The Sierra Club, the largest grassroots environmental organisation in the US, said renewable energy’s strong growth over the past decade has made it a target for unprecedented new attacks from oil, coal, and gas interests.

Media reported that the United States wind power sector now has installed at least 50 gigawatts of electricity generating capacity.

Siemens announced it had built, at 75 metres, the world’s largest rotor blade for wind turbines. Samsung Heavy Industries announced the delivery of the world’s biggest wind farm installation vessel — the Pacific Orca at 161 metres long, 49 metres wide and 10.4 metres high.


A new US scientific study revealed that wind energy’s vast potential could more than meet humankind’s escalating power needs throughout the 21st century.

An international group, Oceana, came out with a report saying the rapid increase in greenhouse gas is threatening ocean-based food security because of acidification.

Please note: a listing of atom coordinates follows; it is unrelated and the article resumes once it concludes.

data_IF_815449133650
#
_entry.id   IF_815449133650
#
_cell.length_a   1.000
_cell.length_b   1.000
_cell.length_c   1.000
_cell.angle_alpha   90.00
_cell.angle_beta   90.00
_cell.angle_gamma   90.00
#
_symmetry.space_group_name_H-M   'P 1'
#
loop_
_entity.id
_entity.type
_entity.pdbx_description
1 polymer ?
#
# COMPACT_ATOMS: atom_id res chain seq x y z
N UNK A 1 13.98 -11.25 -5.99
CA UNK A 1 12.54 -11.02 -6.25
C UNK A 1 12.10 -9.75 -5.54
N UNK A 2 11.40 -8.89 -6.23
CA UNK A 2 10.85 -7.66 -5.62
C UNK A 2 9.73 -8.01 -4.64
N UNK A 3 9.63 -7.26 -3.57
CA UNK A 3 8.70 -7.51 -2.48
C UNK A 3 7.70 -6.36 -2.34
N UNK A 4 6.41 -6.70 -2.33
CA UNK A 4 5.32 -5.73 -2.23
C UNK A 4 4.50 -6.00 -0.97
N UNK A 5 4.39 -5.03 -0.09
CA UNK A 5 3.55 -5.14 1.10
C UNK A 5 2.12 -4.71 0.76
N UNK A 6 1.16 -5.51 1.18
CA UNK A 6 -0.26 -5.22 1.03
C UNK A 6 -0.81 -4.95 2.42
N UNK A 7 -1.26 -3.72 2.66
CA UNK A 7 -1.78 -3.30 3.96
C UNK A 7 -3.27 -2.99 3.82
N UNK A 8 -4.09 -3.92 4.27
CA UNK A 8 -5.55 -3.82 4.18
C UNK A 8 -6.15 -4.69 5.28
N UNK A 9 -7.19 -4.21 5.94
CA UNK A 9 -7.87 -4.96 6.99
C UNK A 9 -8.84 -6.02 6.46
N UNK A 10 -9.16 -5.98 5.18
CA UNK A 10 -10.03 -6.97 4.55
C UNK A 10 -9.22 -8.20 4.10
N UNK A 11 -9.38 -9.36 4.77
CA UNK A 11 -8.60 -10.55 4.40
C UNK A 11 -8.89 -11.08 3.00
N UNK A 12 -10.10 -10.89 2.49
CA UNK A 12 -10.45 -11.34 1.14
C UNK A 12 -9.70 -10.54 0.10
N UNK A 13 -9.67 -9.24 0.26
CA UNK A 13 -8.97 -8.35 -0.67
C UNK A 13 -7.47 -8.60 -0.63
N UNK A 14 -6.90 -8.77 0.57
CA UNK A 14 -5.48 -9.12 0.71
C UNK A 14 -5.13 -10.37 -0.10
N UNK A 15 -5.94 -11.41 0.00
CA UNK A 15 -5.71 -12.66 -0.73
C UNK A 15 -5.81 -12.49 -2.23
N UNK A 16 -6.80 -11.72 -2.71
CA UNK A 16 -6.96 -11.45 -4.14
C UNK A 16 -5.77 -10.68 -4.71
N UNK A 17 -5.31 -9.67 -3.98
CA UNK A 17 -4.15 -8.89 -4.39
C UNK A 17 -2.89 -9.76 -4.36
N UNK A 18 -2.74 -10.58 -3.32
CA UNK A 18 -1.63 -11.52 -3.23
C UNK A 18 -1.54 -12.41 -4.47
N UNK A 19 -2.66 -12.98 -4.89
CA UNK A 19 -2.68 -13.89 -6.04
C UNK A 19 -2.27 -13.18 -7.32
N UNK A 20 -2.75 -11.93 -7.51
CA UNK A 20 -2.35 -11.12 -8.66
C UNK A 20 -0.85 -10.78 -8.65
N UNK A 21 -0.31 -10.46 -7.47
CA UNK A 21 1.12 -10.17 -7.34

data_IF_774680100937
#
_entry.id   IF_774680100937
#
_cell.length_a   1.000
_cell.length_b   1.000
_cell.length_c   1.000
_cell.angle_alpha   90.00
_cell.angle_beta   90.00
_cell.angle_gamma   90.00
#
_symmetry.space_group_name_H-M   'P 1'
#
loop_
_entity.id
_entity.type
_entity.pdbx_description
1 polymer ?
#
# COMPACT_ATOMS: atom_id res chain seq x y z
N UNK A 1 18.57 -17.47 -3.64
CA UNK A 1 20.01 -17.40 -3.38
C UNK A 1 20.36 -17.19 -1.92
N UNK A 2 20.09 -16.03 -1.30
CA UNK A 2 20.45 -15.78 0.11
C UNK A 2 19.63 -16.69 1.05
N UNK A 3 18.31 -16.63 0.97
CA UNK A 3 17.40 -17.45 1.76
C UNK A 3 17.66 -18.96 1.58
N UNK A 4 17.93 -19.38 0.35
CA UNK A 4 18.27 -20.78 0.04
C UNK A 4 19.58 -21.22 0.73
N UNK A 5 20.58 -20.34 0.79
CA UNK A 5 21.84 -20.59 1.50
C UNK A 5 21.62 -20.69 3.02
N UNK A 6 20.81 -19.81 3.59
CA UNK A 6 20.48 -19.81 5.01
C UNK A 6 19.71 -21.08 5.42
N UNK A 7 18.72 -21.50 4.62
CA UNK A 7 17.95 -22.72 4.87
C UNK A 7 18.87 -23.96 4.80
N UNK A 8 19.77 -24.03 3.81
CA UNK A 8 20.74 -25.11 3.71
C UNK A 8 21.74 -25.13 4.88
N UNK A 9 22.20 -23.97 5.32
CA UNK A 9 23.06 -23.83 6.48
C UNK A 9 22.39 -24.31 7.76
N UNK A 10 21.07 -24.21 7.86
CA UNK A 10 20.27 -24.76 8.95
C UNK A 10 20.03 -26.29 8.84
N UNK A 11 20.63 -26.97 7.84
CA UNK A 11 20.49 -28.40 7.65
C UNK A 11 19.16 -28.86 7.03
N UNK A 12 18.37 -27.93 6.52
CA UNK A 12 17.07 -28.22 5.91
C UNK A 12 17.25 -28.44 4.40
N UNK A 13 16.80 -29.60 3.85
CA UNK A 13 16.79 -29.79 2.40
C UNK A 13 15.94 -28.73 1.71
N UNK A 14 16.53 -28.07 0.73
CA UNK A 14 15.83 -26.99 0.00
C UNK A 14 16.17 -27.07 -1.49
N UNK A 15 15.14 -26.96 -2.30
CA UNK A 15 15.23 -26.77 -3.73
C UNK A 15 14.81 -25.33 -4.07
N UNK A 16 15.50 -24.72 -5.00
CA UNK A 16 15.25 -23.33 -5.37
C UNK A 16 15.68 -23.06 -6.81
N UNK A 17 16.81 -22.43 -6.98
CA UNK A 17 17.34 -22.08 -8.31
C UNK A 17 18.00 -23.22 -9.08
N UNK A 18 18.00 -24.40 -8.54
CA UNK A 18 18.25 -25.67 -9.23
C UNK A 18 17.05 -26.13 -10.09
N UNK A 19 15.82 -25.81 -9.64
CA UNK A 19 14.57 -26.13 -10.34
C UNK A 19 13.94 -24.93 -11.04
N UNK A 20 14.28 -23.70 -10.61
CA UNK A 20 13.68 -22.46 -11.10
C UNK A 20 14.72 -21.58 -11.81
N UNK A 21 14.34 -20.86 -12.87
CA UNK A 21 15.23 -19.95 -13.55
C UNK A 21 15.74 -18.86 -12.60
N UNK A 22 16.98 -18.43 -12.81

Hundreds of defects have been detected in nuclear power stations across Europe, according to a European Commission report and fixing the faults could run up a bill of €10-25 billion.

International firms and energy companies threatened to slash planned investments in Britain unless George Osborne, the UK Chancellor, shows real commitment to developing a low carbon economy and delivering green growth.


An announcement by Bloomberg New Energy Finance that says the costs of onshore wind farm operations and maintenance continue to fall rapidly is further proof that the electricity-generating technology is both affordable and dependable.

Wind power and other renewables will become the world’s second-largest source of power generation by 2015 and close in on coal as the primary source by 2035, according to the International Energy Agency.


The annual UN climate change meeting ended in Doha without any new targets for reducing global greenhouse gas emissions and no binding plan to keep global temperature rise to no more than 2 degrees Celsius. Negotiators did agree to extend the Kyoto Protocol which includes only some developed nations, from 2013 to 2020.

Offshore wind farms can create a host of benefits for the local marine environment, as well as combatting climate change, a new study by the Marine Institute at Plymouth University found.

Categories: Climate change